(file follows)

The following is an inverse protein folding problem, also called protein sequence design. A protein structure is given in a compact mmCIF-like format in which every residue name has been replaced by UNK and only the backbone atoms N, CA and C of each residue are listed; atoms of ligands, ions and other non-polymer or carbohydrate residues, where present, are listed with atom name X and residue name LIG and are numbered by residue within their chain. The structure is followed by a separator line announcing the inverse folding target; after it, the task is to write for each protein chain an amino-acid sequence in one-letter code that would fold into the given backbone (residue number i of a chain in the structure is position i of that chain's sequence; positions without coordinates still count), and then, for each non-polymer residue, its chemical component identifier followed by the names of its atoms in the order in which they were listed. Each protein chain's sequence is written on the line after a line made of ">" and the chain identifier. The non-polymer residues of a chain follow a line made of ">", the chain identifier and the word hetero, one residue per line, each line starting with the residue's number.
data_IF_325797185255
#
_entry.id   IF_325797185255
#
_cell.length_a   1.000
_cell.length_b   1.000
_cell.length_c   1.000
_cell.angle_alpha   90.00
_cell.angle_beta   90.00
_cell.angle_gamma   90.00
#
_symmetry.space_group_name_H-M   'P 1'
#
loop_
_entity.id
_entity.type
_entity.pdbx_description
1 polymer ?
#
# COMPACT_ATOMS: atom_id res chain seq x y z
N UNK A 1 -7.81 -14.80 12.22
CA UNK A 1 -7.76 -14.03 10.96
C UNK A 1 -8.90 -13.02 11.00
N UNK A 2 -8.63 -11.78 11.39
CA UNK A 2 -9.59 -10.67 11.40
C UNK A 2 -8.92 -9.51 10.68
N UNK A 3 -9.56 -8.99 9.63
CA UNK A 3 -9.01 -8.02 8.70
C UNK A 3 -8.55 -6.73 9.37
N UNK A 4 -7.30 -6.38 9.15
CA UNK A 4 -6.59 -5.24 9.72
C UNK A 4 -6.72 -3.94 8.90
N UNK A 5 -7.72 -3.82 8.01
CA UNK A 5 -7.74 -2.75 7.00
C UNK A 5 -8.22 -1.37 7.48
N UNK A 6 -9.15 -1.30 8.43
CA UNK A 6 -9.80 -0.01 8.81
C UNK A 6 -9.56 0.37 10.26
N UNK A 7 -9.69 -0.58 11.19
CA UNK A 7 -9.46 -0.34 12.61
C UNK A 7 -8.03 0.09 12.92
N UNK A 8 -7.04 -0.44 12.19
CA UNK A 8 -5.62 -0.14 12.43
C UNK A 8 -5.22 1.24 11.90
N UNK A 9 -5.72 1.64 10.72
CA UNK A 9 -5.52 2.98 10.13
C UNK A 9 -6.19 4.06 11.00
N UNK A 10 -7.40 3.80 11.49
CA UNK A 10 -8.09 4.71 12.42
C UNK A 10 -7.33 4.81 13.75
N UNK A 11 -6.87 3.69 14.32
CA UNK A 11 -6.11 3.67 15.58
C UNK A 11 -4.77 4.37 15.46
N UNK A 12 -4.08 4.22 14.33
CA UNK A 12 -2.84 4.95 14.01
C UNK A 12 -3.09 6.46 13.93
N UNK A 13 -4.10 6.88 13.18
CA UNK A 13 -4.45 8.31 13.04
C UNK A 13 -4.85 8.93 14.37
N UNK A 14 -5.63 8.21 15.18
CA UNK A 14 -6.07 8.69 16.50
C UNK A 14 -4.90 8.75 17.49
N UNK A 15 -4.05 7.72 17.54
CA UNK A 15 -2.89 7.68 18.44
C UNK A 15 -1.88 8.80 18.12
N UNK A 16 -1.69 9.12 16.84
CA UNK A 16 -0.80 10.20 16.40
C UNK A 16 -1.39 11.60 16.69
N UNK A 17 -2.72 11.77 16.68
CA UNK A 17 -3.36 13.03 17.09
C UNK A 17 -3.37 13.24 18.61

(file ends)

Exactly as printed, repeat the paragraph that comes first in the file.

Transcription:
The following is an inverse protein folding problem, also called protein sequence design. A protein structure is given in a compact mmCIF-like format in which every residue name has been replaced by UNK and only the backbone atoms N, CA and C of each residue are listed; atoms of ligands, ions and other non-polymer or carbohydrate residues, where present, are listed with atom name X and residue name LIG and are numbered by residue within their chain. The structure is followed by a separator line announcing the inverse folding target; after it, the task is to write for each protein chain an amino-acid sequence in one-letter code that would fold into the given backbone (residue number i of a chain in the structure is position i of that chain's sequence; positions without coordinates still count), and then, for each non-polymer residue, its chemical component identifier followed by the names of its atoms in the order in which they were listed. Each protein chain's sequence is written on the line after a line made of ">" and the chain identifier. The non-polymer residues of a chain follow a line made of ">", the chain identifier and the word hetero, one residue per line, each line starting with the residue's number.